DNR Board Votes Unanimously For Higher Wolf Hunt Quota


The Department of Natural Resources Board today approved a significantly higher quota for Wisconsin’s second wolf hunt.

Meeting in Wausau, the board voted unanimously to increase the harvest quota to 275 wolves, up from 201 last year. That first hunt failed to reduce the wolf population, which is more than double the target of 350 animals.

Wildlife manager Bill Vander Zowen says the DNR has moved from wolf recovery to wolf management. But not everyone is happy. Howard Goldman of the Humane Society of the United States says the increased hunting pressure could be devastating.

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Goldman: “People care about wolves. We’re not talking about stalks of corn to be harvested. We’re talking about highly intelligent and social creatures. We’re so fortunate to have wolves in this state.”

But Al Lobner of the Wisconsin Bear Hunters Association says the increase is warranted because of the conflicts between wolves and people.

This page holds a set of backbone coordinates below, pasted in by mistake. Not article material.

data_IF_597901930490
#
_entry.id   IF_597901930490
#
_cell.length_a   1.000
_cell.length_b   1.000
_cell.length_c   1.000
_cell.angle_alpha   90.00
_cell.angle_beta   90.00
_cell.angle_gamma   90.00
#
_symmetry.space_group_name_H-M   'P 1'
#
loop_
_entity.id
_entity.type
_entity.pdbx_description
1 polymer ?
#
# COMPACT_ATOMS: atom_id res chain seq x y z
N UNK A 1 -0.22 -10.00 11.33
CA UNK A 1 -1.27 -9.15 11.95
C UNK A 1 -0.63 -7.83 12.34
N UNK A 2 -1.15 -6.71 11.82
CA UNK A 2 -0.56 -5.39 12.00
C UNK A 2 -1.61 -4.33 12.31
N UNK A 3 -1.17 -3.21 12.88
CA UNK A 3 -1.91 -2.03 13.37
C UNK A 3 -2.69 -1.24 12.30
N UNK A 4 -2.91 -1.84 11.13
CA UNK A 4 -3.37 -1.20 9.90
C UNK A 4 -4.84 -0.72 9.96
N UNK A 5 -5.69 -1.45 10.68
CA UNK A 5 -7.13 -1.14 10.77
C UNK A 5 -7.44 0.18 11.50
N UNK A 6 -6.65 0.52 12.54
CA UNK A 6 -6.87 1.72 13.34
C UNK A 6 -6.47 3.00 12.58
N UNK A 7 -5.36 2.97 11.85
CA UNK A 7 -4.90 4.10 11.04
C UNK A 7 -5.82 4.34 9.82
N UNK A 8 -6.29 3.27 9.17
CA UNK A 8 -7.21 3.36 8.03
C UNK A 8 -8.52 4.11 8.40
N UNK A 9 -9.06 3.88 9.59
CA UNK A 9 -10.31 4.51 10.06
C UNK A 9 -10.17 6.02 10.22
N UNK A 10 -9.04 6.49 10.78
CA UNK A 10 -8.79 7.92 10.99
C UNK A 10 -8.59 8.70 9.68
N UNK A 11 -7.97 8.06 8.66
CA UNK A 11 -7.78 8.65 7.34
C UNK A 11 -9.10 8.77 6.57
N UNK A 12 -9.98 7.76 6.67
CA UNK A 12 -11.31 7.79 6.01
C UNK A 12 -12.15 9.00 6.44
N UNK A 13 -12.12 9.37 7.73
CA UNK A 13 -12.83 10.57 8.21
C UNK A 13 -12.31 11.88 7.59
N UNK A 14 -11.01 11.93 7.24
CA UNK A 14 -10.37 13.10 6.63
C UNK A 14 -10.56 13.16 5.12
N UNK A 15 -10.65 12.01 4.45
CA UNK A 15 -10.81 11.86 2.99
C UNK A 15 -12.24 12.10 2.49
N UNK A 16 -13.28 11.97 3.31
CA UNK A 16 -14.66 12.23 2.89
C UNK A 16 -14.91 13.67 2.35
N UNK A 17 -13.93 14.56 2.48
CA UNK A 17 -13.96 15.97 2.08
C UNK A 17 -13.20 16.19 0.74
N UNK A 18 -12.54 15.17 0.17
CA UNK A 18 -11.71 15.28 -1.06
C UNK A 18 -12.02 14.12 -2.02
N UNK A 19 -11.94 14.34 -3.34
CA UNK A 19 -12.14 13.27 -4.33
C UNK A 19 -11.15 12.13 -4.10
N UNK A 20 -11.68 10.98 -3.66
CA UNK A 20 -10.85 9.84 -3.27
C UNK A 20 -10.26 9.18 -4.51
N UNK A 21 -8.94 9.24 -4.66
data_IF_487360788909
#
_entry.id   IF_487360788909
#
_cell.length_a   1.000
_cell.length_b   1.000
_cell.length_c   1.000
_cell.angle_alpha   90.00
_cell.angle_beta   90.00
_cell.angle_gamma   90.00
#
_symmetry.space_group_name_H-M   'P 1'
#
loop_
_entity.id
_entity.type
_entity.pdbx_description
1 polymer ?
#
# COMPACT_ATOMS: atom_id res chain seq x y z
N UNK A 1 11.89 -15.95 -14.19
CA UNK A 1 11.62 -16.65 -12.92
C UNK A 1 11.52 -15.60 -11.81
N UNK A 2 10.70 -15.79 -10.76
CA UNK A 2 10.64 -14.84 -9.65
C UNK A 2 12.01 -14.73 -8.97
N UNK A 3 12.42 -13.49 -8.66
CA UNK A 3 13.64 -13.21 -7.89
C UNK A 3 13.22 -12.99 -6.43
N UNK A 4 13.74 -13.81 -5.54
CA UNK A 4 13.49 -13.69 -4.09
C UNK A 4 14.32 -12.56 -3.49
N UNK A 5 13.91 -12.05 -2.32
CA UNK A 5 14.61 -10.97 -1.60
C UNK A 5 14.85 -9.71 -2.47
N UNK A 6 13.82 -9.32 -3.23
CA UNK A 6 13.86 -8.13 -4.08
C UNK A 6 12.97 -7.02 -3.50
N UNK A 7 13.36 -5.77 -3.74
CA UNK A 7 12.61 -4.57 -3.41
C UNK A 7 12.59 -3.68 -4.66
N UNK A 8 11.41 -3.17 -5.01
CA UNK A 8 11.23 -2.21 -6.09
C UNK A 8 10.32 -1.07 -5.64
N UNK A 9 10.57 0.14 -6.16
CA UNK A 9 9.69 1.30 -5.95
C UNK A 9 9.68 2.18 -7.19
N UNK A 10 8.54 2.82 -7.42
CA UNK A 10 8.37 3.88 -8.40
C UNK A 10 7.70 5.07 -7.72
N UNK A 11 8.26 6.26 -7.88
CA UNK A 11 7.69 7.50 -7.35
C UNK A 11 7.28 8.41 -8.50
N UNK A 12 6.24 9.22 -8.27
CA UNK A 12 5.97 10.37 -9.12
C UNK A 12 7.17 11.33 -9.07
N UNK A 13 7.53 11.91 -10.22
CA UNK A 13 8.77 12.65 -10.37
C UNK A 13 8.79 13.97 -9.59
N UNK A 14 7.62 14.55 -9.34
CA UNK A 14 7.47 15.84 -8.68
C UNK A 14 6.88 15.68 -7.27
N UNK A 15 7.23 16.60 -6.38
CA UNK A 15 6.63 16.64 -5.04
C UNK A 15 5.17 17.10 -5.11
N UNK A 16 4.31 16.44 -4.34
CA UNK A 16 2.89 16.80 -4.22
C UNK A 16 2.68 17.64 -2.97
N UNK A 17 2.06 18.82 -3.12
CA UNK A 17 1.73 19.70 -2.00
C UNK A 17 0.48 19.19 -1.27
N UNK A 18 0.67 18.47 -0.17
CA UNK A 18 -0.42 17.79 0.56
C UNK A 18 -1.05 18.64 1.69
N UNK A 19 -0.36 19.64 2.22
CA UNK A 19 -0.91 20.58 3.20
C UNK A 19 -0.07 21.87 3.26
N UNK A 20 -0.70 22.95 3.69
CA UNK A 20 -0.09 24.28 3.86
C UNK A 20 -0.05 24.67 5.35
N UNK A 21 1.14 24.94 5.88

Lobner: “Get that wolf population down to a more acceptable number, then we feel the depredation will stop, and the dislike that some people have for wolves will diminish.”

The quota of 275 animals includes 115 for the Ojibwe Indians in the ceded territories. But last year, the Ojibwe didn’t kill any wolves because of their religious beliefs. Vander Zowen says if that happens again, the state may be able to give some of their quota to other hunters.

Vander Zowen: “Legally, we believe that only a declaration for harvest purposes meets the court ruling.”

There were no tribal representatives registered to speak at today’s hearing.